MicroCT and visualisation

Fancied getting my current plans out somewhere other than my notebook, hopefully sharing some useful resources I’ve been working with and keeping this blog up to date with my activities.

At the end of this month I’m going to be scanning some lizard specimens from the Cambridge Zoology Museum and the Natural History Museum assuming all arrangements go to plan.

I’ll be using micro computer topography, which essentially fires thousands of high intensity X-rays through the specimen, taking many thin slice pictures, which can then be stitched together to make a single 3D representation of the specimen. You can see individual slices in the top left and bottom left and right tiles below, with the overall model shown top right!

Working view of 3DSlicer, showing a scan of the Dwarf crocodile, Osteolaemus tetraspis. White areas indicate high density (bone/metal) and green areas show where I’ve highlighted particular bone, in this case in the limbs.

After a little bit of computer wizardry within a free program called 3DSlicer, you can generate fantastic 3D visualisations of the scanned specimens. For an example of this, see the limbs of O. tetraspis below.

Limbs of Osteolaemus tetraspis, complete with some of my working measurements.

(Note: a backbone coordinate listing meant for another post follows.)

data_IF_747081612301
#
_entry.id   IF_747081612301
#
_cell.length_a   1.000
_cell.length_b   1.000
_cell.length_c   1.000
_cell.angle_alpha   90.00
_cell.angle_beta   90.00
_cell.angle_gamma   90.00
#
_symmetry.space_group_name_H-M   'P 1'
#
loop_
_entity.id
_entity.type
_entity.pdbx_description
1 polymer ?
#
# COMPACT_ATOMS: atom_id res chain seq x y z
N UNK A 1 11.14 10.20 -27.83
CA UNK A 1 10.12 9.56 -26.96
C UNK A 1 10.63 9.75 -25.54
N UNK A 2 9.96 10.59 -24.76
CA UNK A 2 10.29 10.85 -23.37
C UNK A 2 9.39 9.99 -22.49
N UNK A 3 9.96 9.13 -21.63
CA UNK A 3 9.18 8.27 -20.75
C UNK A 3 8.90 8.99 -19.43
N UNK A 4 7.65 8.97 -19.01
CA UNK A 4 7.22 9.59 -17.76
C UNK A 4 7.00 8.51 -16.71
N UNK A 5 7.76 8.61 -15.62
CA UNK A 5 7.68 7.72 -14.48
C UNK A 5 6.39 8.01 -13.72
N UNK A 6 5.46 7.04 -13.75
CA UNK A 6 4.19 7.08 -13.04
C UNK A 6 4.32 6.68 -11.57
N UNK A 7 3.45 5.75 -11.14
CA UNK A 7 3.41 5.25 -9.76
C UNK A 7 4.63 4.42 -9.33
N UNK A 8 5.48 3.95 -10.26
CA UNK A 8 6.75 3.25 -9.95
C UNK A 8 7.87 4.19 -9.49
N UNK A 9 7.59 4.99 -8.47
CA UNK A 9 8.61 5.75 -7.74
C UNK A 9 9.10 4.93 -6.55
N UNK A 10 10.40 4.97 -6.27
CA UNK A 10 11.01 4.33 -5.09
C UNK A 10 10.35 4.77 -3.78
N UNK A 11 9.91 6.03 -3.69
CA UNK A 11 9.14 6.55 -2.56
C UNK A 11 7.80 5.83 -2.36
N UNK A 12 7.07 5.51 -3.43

These images can be created by anyone at home using 3DSlicer, open-source crocodile CT scan data from CrocBase and a handy guide by paleontologist Peter Falkingham. I’m using them to build up a comparative database of limb bone morphology across a range of quadrupedal and bipedal species to investigate whether things such as limb length ratio can contribute to facultative bipedality (the ability to rise up on two legs from four and move around). Currently, I’m working through some data from CrocBase and Digimorph (both free resources) before collecting primary data at the end of the month.

Hopefully this has given you a little insight into what I’m currently working on. Watch this space for more details about how scanning goes (and hopefully some fancy pictures) next month.

Any scans of any species of lizard or bird are gratefully accepted should you have any available! Limbs are of particular importance.